Warren Apel
Some of my beliefs:
Statement of Educational Beliefs (2009):

I’ve heard it said that an outstanding educator is “a pretty good educator who is working to make himself better.”  The process of critical reflection, professional development and self-improvement are what distinguishes outstanding educators from the rest.  I’m always in search of a better method, a new technique, or a different way of looking at a problem.  And although I think that what I do is pretty good, I’m willing to admit that there may be better ways, and open to learning them.


Outstanding teachers don’t work in isolation.  Teaching isn’t a private practice, it’s a team effort.  I’ve been a team leader, an administrator, and a supervisor; as well as a teacher and a teaching assistant.  I serve on school board committees and advisory panels.  I’ve led large group committees and small teams.  My school uses the facilitative leadership model to make collaborative decisions – a model that I believe is empowering. 


Over the last several years my school has made significant progress at converting “computers” from a stand-alone pullout specialist class – like Music or Physical Education – into a system where meaningful technology and 21st century skills are integrated into the regular classroom curriculum.  Seven years ago I taught good, powerful lessons in a computer lab.  My students learned, and what they learned was useful.  But those lessons pale compared to what my students do today – when students in middle school, for example, analyze data collaboratively in a multidisciplinary lesson co-planned by their teachers in math, science, and technology.  The most meaningful teaching of 21st century skills happens when teachers model those same skills: the collaborative, technologically-rich lessons require teachers to use the problem solving and creative thinking ability we want students to learn.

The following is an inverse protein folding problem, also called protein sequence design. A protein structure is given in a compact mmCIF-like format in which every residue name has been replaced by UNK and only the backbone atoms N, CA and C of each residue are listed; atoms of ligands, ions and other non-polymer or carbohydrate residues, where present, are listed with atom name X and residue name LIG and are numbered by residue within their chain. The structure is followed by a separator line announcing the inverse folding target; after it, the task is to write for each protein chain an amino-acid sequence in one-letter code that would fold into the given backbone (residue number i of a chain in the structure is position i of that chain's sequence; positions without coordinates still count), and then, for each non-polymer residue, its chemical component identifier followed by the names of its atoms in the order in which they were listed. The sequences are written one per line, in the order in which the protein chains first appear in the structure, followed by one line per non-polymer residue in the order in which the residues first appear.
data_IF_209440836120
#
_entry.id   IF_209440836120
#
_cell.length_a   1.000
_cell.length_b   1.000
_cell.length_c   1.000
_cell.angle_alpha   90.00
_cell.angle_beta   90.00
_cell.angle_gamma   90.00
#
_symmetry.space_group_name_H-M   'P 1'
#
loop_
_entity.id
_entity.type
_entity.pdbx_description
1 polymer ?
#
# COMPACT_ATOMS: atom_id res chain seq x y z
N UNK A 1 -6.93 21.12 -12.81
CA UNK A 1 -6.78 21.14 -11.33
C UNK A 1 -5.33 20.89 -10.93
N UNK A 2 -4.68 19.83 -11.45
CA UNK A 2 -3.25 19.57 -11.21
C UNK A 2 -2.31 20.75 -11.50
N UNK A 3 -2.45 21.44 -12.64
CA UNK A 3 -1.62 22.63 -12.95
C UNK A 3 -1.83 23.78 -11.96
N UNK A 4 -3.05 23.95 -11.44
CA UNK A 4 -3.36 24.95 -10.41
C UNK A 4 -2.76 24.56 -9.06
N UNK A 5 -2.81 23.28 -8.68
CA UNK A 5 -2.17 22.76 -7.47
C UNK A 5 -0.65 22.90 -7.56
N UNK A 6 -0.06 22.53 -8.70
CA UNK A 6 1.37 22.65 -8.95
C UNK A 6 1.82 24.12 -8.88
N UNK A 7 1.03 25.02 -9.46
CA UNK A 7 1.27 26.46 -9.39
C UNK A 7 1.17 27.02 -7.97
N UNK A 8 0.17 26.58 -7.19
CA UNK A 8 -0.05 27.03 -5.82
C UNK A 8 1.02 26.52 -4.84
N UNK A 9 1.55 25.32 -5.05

One of the most powerful self-reflective processes I’ve engaged in was the NBPTS National Board Certification I went through a few years ago.  It was a lot of work, and it certainly wasn’t easy, but it caused me to set aside extra time to engage in the practices that we all know we should spend more time doing.  I observed myself on videotape, wrote long self-reflections, analyzed my teaching practice and worked on ways to improve it.  At the end, it wasn’t just an external validation of my teaching; it was an honest internal self assessment and journey of self improvement.


As a child, I was raised in a military household, so I am used to moving and experiencing new cultures.  I spent three years of high school in Tokyo, which was probably a contributing factor to my choice to live and work internationally.  The challenges and differences that some people find to be difficult are the aspects that I find fun and interesting.  Above all, every day in an international school is a learning experience, and learning is what school is all about.